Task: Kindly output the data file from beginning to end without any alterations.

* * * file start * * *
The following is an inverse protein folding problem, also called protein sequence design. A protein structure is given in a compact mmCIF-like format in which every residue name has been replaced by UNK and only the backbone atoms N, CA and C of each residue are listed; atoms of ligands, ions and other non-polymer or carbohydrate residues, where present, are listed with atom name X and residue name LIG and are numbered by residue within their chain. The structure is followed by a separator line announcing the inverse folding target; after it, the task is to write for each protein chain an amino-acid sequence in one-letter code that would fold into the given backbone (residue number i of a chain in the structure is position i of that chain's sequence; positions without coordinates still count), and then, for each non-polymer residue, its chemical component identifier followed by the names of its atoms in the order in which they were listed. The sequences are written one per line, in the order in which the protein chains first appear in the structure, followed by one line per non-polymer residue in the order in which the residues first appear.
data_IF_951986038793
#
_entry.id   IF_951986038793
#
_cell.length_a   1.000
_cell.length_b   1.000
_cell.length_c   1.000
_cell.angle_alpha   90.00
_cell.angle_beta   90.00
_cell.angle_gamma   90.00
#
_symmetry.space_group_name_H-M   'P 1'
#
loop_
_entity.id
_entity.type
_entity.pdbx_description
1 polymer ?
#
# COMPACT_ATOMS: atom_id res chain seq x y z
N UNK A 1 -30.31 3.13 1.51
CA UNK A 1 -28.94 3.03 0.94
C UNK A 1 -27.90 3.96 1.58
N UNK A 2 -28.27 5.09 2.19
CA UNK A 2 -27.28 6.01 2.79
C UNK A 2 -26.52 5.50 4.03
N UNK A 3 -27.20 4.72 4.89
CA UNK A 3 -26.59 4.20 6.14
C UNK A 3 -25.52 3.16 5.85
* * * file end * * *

The following is an inverse protein folding problem, also called protein sequence design. A protein structure is given in a compact mmCIF-like format in which every residue name has been replaced by UNK and only the backbone atoms N, CA and C of each residue are listed; atoms of ligands, ions and other non-polymer or carbohydrate residues, where present, are listed with atom name X and residue name LIG and are numbered by residue within their chain. The structure is followed by a separator line announcing the inverse folding target; after it, the task is to write for each protein chain an amino-acid sequence in one-letter code that would fold into the given backbone (residue number i of a chain in the structure is position i of that chain's sequence; positions without coordinates still count), and then, for each non-polymer residue, its chemical component identifier followed by the names of its atoms in the order in which they were listed. The sequences are written one per line, in the order in which the protein chains first appear in the structure, followed by one line per non-polymer residue in the order in which the residues first appear.
data_IF_951986038793
#
_entry.id   IF_951986038793
#
_cell.length_a   1.000
_cell.length_b   1.000
_cell.length_c   1.000
_cell.angle_alpha   90.00
_cell.angle_beta   90.00
_cell.angle_gamma   90.00
#
_symmetry.space_group_name_H-M   'P 1'
#
loop_
_entity.id
_entity.type
_entity.pdbx_description
1 polymer ?
#
# COMPACT_ATOMS: atom_id res chain seq x y z
N UNK A 1 -30.31 3.13 1.51
CA UNK A 1 -28.94 3.03 0.94
C UNK A 1 -27.90 3.96 1.58
N UNK A 2 -28.27 5.09 2.19
CA UNK A 2 -27.28 6.01 2.79
C UNK A 2 -26.52 5.50 4.03
N UNK A 3 -27.20 4.72 4.89
CA UNK A 3 -26.59 4.20 6.14
C UNK A 3 -25.52 3.16 5.85